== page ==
New York Times Editors, Spineless on Rushdie, Push Sanctions Relief for Iran as Key Issue in Congressional Primary
What was the decisive issue in determining which incumbent Manhattan Democrat the New York Times would endorse for Congress?
The Times picked Jerrold Nadler over Carolyn Maloney, in part because, the newspaper explained to readers, “In 2015 he backed the nuclear deal with Iran, despite fierce objections from some of his Jewish colleagues and constituents. ‘I thought I was taking my political life in my hands,’ he said in an interview with the editorial board.”
The Times notes that Maloney “opposed the Iran deal.”
The Times published the editorial only days after, in New York state, author Salman Rushdie was stabbed viciously while speaking. What tasteless timing by the Times.
Rushdie is subject to a fatwa, basically a clerical death warrant, imposed by Iran. The Times itself has reported, in its news columns, that the person arrested for the stabbing, Hadi Matar, used a picture of Ayatollah Ali Khamenei as his email avatar. The Times has yet to publish an editorial denouncing the stabbing. (The Wall Street Journal had an editorial posted online the day of the attack and in the next day’s print newspaper. The New York Daily News, whose editorial page staff is approximately one quarter of one percent of the size of the New York Times’, had its own editorial.)
The Times position is disappointing, because back in the old days, under better leadership, the Times spoke out in favor of Rushdie. In 2007, in an editorial on Rushdie’s knighthood, the paper asked, “Do we choose to live in a world that honors writers or in a world that kills them?” It concluded, “you can be certain that if a society treats writers badly, it treats ordinary people no better.” In 1992, in an editorial headlined “Spineless on Mr. Rushdie,” the Times complained, “the Bush Administration has been cowed by an Iranian Government that thirsts for Mr. Rushdie’s blood.”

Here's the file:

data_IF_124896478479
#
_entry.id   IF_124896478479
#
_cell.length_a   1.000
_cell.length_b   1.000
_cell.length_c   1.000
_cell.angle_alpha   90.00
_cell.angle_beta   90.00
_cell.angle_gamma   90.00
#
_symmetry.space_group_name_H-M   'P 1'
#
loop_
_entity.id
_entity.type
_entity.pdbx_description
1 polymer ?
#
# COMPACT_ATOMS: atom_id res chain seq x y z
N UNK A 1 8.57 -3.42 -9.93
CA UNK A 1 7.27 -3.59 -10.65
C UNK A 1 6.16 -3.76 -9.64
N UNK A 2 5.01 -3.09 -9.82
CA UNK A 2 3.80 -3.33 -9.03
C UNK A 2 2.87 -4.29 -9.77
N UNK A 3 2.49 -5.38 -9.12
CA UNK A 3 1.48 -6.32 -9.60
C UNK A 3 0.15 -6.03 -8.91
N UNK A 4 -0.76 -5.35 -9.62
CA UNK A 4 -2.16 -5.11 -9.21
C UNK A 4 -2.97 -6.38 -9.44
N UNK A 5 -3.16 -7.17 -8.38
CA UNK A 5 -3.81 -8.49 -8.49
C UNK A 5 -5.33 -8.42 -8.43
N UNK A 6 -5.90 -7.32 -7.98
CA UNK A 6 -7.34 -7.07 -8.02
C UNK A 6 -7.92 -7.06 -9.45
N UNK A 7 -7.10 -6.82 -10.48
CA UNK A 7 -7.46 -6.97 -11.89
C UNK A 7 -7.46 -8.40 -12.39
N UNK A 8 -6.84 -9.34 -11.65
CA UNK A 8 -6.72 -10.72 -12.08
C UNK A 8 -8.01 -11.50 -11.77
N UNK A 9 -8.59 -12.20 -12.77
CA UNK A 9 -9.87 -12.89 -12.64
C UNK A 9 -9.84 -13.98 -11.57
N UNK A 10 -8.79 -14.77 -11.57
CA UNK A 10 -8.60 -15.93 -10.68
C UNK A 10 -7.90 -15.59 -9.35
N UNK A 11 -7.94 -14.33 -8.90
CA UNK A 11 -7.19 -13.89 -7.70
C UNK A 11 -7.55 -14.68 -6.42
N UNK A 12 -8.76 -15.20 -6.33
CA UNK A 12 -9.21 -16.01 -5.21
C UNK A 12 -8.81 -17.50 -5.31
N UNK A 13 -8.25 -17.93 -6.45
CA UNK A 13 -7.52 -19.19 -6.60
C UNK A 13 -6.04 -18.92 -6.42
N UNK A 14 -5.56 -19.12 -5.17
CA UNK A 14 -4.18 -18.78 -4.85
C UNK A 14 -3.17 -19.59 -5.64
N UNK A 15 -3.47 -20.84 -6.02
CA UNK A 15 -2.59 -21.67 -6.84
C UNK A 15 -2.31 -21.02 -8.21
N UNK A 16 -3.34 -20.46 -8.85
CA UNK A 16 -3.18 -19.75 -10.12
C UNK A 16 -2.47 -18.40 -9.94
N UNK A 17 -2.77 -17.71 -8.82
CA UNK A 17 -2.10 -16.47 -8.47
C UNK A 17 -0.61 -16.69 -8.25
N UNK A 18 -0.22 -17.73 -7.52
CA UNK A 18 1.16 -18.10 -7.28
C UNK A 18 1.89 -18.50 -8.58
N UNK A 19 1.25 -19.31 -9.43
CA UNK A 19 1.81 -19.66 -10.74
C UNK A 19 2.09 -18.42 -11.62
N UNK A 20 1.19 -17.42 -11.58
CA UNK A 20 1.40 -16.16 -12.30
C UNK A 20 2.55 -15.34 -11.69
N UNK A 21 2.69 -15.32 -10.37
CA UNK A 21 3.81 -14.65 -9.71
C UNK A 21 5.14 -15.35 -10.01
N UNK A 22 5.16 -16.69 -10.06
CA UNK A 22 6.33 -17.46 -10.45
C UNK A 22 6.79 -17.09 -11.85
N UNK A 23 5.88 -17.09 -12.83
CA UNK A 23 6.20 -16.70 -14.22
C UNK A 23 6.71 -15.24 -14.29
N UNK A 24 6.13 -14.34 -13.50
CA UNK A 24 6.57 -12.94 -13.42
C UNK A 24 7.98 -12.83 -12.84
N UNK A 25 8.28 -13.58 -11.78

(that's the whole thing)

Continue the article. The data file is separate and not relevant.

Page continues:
The 1992 Times editorial said, “His Japanese translator was stabbed to death, his Italian translator wounded in a knife attack. Meanwhile, exiled opponents of the Iranian regime were assassinated in France and Switzerland. If this is not state-promoted terrorism, then what is? Yet the West’s response has been shamefully squeamish.” Back in 1992, the Times said, “Far more than Mr. Rushdie’s life is at risk if Western states do not jointly warn Iran that it cannot win the trade it covets until it ceases exporting, and exhorting, terrorism.”
A week after Rushdie was stabbed in New York, the sole editorial comment from the Times on Iran has been to urge New Yorkers to vote to elect the congressman, Nadler, on the grounds that he favored providing $700 billion in sanctions relief to the terror-sponsoring nation that has vowed to wipe Israel off the map, in exchange for unverifiable short-term promises of a pause in work on nuclear weapons.
Perhaps the 1992 Times headline “Spineless on Rushdie” could apply to the current Times publisher, A.G. Sulzberger, and his editorial page editor, Kathleen Kingsbury. They are the ones “cowed” now. The Times editorial endorsing Nadler was even published by the Times in Spanish and in two Chinese translations, so that America’s enemies in Cuba, Venezuela, and Communist China can see for themselves how spineless and squeamish the Times editors have become in their pursuit of sanctions relief for the Iranian government that thirsts for Rushdie’s blood. It’s one of the main issues the current Times editorial writers say they consider in choosing their congressman. Maybe the Times wants to re-start the $135,000 a person “Times Journeys” luxury tours it had been running to Iran?
The primary election for the congressional race, in a district created by redistricting, is August 23. The claim that Nadler thought he “was taking his political life in his hands” by backing the deal seems odd, given that his district contains a lot of liberal Democrats who were quite fond of Obama and of the deal-championing secretary of state, John Kerry. But on August 23 the voters will have another chance to prove Nadler correct about the political risks of supporting the deal. The voters will also have an opportunity to let the New York Times know, with their ballots, what they think of the newspaper’s strange combination of enthusiasm for the Iran nuclear deal and spineless silence about the stabbing of Rushdie.
Ira Stoll was managing editor of The Forward and North American editor of The Jerusalem Post. His media critique, a regular Algemeiner feature, can be found here.